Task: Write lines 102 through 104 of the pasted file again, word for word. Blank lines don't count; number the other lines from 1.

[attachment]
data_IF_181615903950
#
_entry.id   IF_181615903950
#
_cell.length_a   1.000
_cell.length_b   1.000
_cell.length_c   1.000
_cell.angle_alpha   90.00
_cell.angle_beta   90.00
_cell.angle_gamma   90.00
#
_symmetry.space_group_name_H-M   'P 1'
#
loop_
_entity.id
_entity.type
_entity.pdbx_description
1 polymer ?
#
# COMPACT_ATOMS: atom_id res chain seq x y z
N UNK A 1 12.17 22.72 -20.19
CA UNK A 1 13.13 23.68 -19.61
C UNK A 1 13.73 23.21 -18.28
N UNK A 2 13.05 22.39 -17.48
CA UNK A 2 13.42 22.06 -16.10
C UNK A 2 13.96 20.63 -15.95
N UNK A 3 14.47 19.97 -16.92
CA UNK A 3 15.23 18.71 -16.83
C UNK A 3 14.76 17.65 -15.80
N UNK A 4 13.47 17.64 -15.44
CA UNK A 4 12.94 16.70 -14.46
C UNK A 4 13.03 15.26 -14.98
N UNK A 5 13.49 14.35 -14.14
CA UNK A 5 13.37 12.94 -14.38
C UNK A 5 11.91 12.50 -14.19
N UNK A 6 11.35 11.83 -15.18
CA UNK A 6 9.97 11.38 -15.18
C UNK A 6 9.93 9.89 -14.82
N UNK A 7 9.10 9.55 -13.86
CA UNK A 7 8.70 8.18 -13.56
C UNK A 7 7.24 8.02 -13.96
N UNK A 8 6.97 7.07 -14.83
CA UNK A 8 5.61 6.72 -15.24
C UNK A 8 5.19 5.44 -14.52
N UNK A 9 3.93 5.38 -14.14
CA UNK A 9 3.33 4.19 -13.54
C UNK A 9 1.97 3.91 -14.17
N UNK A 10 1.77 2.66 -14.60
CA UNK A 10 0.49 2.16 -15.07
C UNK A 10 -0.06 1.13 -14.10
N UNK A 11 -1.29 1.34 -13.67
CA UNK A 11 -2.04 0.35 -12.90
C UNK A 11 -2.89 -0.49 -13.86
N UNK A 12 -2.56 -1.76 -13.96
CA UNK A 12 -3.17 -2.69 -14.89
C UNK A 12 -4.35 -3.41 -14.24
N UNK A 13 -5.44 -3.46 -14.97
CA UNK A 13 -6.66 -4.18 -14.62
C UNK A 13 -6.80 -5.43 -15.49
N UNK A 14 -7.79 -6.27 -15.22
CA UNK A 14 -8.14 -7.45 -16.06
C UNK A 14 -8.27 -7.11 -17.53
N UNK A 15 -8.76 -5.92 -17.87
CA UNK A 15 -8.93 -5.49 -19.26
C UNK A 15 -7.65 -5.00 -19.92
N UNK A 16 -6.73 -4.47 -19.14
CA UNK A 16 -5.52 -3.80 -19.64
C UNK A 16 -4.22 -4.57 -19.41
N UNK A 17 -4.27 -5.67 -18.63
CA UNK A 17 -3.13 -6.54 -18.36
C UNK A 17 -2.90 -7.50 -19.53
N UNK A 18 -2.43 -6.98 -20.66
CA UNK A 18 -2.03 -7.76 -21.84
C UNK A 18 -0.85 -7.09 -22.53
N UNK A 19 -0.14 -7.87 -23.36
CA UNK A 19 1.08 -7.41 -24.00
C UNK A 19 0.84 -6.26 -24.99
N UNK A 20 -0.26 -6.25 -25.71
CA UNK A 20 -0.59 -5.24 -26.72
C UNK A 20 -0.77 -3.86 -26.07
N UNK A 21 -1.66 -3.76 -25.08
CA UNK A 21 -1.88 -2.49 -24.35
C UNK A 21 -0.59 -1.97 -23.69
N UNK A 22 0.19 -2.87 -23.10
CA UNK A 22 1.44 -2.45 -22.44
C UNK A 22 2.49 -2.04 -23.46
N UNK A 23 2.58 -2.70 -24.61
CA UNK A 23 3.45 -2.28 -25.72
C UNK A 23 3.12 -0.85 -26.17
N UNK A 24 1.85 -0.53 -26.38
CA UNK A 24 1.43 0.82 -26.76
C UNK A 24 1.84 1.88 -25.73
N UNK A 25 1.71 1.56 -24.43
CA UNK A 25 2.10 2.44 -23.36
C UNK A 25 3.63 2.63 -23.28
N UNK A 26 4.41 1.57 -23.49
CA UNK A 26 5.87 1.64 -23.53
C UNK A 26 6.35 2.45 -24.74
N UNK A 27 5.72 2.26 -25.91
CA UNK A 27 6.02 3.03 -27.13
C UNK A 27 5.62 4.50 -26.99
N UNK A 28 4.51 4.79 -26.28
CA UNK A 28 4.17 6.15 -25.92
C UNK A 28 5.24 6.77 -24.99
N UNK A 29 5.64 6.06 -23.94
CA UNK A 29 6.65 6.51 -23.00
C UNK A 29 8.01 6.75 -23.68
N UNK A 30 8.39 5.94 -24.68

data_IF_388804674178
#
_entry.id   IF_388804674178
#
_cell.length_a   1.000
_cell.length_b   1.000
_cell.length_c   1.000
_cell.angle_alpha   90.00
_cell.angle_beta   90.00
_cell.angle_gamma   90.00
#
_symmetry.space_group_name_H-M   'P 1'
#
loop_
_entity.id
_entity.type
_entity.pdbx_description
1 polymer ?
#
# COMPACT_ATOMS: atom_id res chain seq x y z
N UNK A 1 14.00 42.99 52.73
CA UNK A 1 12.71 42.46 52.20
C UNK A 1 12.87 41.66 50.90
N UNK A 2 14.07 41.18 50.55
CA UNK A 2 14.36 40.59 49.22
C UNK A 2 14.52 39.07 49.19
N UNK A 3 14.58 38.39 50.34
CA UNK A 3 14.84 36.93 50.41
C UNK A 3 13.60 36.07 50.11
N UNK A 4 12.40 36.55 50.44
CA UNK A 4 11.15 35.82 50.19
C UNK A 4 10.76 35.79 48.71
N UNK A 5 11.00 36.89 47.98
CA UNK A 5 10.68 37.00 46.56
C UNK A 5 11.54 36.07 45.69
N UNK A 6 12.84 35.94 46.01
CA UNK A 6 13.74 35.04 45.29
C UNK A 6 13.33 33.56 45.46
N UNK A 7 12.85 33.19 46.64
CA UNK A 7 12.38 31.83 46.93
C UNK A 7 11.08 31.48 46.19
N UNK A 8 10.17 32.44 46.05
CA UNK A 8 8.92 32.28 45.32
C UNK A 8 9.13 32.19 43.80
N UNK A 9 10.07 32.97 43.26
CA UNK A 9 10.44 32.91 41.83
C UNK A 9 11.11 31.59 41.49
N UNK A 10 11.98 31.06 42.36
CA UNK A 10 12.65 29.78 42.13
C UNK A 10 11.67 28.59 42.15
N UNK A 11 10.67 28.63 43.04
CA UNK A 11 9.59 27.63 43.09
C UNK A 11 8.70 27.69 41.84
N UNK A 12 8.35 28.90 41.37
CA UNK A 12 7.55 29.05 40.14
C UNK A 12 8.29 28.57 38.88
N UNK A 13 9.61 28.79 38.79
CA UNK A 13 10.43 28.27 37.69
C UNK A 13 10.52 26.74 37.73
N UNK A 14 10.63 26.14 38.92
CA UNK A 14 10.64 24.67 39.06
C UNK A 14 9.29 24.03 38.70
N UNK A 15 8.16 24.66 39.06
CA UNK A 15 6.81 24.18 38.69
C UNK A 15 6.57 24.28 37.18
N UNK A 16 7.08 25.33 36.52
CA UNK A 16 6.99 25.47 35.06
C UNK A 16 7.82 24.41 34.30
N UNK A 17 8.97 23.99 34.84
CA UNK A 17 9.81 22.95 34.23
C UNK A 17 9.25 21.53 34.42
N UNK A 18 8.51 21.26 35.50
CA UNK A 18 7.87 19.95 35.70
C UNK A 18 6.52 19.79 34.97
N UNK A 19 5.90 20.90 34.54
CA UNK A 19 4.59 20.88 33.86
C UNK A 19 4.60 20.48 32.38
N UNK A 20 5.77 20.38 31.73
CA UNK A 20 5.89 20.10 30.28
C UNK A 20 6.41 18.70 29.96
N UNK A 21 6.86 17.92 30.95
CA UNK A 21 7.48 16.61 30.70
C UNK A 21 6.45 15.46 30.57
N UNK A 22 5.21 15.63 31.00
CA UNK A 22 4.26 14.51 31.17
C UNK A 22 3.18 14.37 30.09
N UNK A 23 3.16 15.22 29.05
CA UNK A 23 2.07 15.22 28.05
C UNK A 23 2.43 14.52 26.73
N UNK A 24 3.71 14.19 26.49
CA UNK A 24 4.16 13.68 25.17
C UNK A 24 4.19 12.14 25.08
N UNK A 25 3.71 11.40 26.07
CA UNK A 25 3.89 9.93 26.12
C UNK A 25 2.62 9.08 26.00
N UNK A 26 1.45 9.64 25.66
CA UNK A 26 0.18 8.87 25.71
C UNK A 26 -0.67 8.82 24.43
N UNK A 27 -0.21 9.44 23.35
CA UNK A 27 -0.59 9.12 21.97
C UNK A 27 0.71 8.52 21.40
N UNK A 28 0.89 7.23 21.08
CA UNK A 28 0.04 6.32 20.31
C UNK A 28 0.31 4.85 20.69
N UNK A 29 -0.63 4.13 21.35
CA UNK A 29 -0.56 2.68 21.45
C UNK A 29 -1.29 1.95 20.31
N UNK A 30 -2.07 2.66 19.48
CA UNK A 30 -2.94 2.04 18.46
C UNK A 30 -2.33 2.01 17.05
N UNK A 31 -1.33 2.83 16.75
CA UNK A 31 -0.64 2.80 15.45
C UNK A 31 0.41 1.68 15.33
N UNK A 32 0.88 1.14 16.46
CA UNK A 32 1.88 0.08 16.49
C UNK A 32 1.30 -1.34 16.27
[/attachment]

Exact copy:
N UNK A 28 4.51 4.79 -26.28
CA UNK A 28 4.17 6.15 -25.92
C UNK A 28 5.24 6.77 -24.99